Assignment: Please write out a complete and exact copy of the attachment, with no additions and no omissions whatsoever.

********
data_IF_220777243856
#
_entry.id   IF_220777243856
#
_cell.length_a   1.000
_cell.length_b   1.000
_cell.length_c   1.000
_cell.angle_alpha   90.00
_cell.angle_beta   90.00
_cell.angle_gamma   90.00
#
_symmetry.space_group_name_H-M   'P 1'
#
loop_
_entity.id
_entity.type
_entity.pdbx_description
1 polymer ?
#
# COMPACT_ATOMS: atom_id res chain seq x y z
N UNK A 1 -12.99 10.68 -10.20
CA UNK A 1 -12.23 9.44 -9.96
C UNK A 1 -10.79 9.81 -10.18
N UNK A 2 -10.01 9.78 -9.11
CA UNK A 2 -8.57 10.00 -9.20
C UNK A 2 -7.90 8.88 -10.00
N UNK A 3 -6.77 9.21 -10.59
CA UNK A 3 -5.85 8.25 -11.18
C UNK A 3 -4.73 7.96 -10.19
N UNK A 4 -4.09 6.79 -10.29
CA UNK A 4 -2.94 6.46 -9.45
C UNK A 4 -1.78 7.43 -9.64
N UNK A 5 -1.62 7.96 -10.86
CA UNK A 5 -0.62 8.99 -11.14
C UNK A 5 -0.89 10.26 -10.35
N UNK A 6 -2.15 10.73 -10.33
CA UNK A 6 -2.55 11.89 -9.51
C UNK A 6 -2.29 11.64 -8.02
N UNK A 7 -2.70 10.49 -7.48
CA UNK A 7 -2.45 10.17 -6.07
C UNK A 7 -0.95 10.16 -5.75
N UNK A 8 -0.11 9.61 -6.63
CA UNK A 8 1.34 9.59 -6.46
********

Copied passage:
data_IF_220777243856
#
_entry.id   IF_220777243856
#
_cell.length_a   1.000
_cell.length_b   1.000
_cell.length_c   1.000
_cell.angle_alpha   90.00
_cell.angle_beta   90.00
_cell.angle_gamma   90.00
#
_symmetry.space_group_name_H-M   'P 1'
#
loop_
_entity.id
_entity.type
_entity.pdbx_description
1 polymer ?
#
# COMPACT_ATOMS: atom_id res chain seq x y z
N UNK A 1 -12.99 10.68 -10.20
CA UNK A 1 -12.23 9.44 -9.96
C UNK A 1 -10.79 9.81 -10.18
N UNK A 2 -10.01 9.78 -9.11
CA UNK A 2 -8.57 10.00 -9.20
C UNK A 2 -7.90 8.88 -10.00
N UNK A 3 -6.77 9.21 -10.59
CA UNK A 3 -5.85 8.25 -11.18
C UNK A 3 -4.73 7.96 -10.19
N UNK A 4 -4.09 6.79 -10.29
CA UNK A 4 -2.94 6.46 -9.45
C UNK A 4 -1.78 7.43 -9.64
N UNK A 5 -1.62 7.96 -10.86
CA UNK A 5 -0.62 8.99 -11.14
C UNK A 5 -0.89 10.26 -10.35
N UNK A 6 -2.15 10.73 -10.33
CA UNK A 6 -2.55 11.89 -9.51
C UNK A 6 -2.29 11.64 -8.02
N UNK A 7 -2.70 10.49 -7.48
CA UNK A 7 -2.45 10.17 -6.07
C UNK A 7 -0.95 10.16 -5.75
N UNK A 8 -0.11 9.61 -6.63
CA UNK A 8 1.34 9.59 -6.46